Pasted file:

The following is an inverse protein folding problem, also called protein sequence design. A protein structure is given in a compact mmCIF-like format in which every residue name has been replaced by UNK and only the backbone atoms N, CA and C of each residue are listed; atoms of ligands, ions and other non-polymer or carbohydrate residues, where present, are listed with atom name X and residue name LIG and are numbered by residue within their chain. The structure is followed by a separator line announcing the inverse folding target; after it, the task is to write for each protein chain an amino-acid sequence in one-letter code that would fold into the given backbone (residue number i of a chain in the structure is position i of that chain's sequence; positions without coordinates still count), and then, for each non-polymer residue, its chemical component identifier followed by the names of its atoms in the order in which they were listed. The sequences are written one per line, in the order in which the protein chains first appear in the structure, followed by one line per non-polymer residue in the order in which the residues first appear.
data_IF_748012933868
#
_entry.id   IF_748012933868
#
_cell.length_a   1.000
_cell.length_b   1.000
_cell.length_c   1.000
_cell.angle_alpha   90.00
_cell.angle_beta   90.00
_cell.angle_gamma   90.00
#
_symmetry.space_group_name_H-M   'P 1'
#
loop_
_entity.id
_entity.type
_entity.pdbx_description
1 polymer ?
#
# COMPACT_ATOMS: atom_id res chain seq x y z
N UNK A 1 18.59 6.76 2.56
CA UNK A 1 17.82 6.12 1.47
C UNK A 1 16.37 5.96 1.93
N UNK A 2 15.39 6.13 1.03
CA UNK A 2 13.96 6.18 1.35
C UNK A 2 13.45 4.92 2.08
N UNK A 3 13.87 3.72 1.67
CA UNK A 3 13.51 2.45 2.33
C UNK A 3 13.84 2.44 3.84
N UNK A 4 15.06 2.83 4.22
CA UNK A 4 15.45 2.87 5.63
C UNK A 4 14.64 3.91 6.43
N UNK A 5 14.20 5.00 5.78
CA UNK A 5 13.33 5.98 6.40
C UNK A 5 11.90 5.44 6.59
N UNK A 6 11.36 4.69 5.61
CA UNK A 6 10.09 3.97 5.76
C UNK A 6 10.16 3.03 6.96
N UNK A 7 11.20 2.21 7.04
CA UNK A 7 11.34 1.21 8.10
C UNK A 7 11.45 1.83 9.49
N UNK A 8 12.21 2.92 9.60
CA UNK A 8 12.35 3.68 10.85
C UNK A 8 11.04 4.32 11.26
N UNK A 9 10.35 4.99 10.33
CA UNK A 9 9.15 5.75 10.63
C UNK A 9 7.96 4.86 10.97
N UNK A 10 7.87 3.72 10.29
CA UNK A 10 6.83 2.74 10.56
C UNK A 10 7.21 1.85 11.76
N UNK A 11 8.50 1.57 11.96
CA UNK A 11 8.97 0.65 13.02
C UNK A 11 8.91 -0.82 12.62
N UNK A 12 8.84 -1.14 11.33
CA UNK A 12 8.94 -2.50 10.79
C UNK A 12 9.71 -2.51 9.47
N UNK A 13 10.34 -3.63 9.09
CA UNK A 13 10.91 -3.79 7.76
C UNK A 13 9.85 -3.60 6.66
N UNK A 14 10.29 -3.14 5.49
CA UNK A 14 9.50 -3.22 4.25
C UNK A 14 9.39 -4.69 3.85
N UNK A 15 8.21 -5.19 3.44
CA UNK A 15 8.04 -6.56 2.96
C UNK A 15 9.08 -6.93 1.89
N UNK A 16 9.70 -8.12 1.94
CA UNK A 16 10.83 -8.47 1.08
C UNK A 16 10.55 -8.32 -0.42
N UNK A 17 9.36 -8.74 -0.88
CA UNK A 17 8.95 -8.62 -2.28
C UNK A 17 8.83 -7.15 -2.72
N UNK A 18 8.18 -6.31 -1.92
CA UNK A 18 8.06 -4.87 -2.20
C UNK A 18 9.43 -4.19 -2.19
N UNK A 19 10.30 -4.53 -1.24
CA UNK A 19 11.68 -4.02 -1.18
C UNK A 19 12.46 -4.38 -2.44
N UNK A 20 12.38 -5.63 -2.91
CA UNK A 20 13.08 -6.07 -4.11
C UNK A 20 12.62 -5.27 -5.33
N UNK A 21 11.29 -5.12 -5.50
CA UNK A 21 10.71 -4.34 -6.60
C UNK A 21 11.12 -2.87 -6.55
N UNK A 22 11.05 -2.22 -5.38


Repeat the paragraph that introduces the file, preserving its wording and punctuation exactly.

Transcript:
The following is an inverse protein folding problem, also called protein sequence design. A protein structure is given in a compact mmCIF-like format in which every residue name has been replaced by UNK and only the backbone atoms N, CA and C of each residue are listed; atoms of ligands, ions and other non-polymer or carbohydrate residues, where present, are listed with atom name X and residue name LIG and are numbered by residue within their chain. The structure is followed by a separator line announcing the inverse folding target; after it, the task is to write for each protein chain an amino-acid sequence in one-letter code that would fold into the given backbone (residue number i of a chain in the structure is position i of that chain's sequence; positions without coordinates still count), and then, for each non-polymer residue, its chemical component identifier followed by the names of its atoms in the order in which they were listed. The sequences are written one per line, in the order in which the protein chains first appear in the structure, followed by one line per non-polymer residue in the order in which the residues first appear.